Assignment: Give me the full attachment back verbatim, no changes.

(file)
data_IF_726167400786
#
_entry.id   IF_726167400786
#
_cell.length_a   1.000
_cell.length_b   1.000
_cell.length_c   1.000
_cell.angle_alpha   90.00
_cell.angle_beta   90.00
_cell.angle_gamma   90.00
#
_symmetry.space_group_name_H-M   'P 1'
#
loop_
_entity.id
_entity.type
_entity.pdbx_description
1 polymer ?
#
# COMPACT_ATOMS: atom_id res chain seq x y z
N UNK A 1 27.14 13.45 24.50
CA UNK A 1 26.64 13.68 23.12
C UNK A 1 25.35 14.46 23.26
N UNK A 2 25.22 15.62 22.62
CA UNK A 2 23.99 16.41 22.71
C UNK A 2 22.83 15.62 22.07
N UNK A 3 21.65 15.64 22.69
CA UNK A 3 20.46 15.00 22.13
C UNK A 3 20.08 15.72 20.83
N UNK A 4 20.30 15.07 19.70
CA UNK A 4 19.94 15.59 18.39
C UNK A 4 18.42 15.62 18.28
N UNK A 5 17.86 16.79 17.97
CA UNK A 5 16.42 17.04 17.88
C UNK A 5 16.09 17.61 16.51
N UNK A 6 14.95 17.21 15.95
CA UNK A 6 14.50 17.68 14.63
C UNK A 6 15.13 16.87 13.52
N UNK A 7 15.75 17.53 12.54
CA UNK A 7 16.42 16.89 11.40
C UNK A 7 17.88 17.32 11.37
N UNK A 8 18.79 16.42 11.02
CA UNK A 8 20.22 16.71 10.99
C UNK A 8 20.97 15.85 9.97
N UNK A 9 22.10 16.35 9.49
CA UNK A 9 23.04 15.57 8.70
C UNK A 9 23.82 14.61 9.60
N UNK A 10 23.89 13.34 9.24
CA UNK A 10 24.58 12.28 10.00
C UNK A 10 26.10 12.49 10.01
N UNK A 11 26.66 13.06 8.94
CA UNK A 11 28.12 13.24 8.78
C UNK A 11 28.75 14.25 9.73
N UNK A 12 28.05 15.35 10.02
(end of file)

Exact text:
data_IF_726167400786
#
_entry.id   IF_726167400786
#
_cell.length_a   1.000
_cell.length_b   1.000
_cell.length_c   1.000
_cell.angle_alpha   90.00
_cell.angle_beta   90.00
_cell.angle_gamma   90.00
#
_symmetry.space_group_name_H-M   'P 1'
#
loop_
_entity.id
_entity.type
_entity.pdbx_description
1 polymer ?
#
# COMPACT_ATOMS: atom_id res chain seq x y z
N UNK A 1 27.14 13.45 24.50
CA UNK A 1 26.64 13.68 23.12
C UNK A 1 25.35 14.46 23.26
N UNK A 2 25.22 15.62 22.62
CA UNK A 2 23.99 16.41 22.71
C UNK A 2 22.83 15.62 22.07
N UNK A 3 21.65 15.64 22.69
CA UNK A 3 20.46 15.00 22.13
C UNK A 3 20.08 15.72 20.83
N UNK A 4 20.30 15.07 19.70
CA UNK A 4 19.94 15.59 18.39
C UNK A 4 18.42 15.62 18.28
N UNK A 5 17.86 16.79 17.97
CA UNK A 5 16.42 17.04 17.88
C UNK A 5 16.09 17.61 16.51
N UNK A 6 14.95 17.21 15.95
CA UNK A 6 14.50 17.68 14.63
C UNK A 6 15.13 16.87 13.52
N UNK A 7 15.75 17.53 12.54
CA UNK A 7 16.42 16.89 11.40
C UNK A 7 17.88 17.32 11.37
N UNK A 8 18.79 16.42 11.02
CA UNK A 8 20.22 16.71 10.99
C UNK A 8 20.97 15.85 9.97
N UNK A 9 22.10 16.35 9.49
CA UNK A 9 23.04 15.57 8.70
C UNK A 9 23.82 14.61 9.60
N UNK A 10 23.89 13.34 9.24
CA UNK A 10 24.58 12.28 10.00
C UNK A 10 26.10 12.49 10.01
N UNK A 11 26.66 13.06 8.94
CA UNK A 11 28.12 13.24 8.78
C UNK A 11 28.75 14.25 9.73
N UNK A 12 28.05 15.35 10.02